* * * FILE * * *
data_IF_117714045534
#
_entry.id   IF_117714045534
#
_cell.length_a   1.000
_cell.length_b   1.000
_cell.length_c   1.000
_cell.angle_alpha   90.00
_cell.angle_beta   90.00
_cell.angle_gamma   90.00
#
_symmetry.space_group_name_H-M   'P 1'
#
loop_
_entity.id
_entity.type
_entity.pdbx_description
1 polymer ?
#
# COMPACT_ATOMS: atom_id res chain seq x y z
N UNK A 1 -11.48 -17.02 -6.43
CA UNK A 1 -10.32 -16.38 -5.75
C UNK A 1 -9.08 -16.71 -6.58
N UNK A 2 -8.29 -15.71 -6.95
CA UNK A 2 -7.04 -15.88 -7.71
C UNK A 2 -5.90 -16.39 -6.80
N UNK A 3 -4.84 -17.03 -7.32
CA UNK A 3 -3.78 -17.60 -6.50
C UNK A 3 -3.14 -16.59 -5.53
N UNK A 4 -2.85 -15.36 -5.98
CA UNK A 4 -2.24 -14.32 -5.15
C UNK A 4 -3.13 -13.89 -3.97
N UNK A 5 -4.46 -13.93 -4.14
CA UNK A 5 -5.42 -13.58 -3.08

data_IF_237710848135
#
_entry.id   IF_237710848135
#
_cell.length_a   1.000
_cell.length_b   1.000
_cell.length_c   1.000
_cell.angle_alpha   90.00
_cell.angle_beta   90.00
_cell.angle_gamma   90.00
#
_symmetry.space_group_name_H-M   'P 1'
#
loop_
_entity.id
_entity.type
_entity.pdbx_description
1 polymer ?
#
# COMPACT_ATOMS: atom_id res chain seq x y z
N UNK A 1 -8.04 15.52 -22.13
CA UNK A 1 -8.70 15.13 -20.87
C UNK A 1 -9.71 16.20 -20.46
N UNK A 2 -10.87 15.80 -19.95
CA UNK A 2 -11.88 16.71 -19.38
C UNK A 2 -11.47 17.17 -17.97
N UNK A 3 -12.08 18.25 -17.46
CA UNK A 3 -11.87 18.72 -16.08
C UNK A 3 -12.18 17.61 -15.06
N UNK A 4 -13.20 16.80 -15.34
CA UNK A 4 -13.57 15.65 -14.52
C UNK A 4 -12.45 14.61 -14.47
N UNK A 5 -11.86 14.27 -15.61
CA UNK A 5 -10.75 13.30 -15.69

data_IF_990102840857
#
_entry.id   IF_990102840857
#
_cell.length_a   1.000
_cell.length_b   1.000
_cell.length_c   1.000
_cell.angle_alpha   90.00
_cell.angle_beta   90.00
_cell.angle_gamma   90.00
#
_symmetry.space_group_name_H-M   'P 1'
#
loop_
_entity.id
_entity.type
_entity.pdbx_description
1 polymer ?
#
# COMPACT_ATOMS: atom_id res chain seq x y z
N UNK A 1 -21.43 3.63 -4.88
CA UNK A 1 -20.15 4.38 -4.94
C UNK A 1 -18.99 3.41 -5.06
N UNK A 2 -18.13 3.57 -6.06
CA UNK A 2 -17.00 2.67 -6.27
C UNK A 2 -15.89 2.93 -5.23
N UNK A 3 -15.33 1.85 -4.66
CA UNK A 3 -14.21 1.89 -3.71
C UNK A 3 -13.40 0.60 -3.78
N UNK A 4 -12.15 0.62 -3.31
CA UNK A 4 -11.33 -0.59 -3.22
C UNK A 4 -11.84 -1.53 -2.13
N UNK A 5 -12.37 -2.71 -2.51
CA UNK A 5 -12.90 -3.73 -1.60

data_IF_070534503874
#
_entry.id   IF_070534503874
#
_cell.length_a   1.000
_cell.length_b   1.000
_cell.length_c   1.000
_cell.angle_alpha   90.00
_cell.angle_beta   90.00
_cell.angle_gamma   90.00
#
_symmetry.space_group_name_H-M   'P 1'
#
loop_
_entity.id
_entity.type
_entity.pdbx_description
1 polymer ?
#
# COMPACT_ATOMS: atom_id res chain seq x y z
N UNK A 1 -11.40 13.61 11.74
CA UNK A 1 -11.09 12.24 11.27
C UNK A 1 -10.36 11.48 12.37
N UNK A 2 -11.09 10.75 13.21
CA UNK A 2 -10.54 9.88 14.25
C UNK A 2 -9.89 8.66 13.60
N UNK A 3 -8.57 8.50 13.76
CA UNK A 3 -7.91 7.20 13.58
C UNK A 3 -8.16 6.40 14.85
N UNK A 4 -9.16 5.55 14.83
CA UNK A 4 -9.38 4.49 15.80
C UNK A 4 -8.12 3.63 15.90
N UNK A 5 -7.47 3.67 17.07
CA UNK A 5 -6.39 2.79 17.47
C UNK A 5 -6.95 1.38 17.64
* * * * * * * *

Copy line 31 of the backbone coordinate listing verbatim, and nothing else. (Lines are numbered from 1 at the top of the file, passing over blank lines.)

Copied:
CA UNK A 4 -2.24 -14.32 -5.15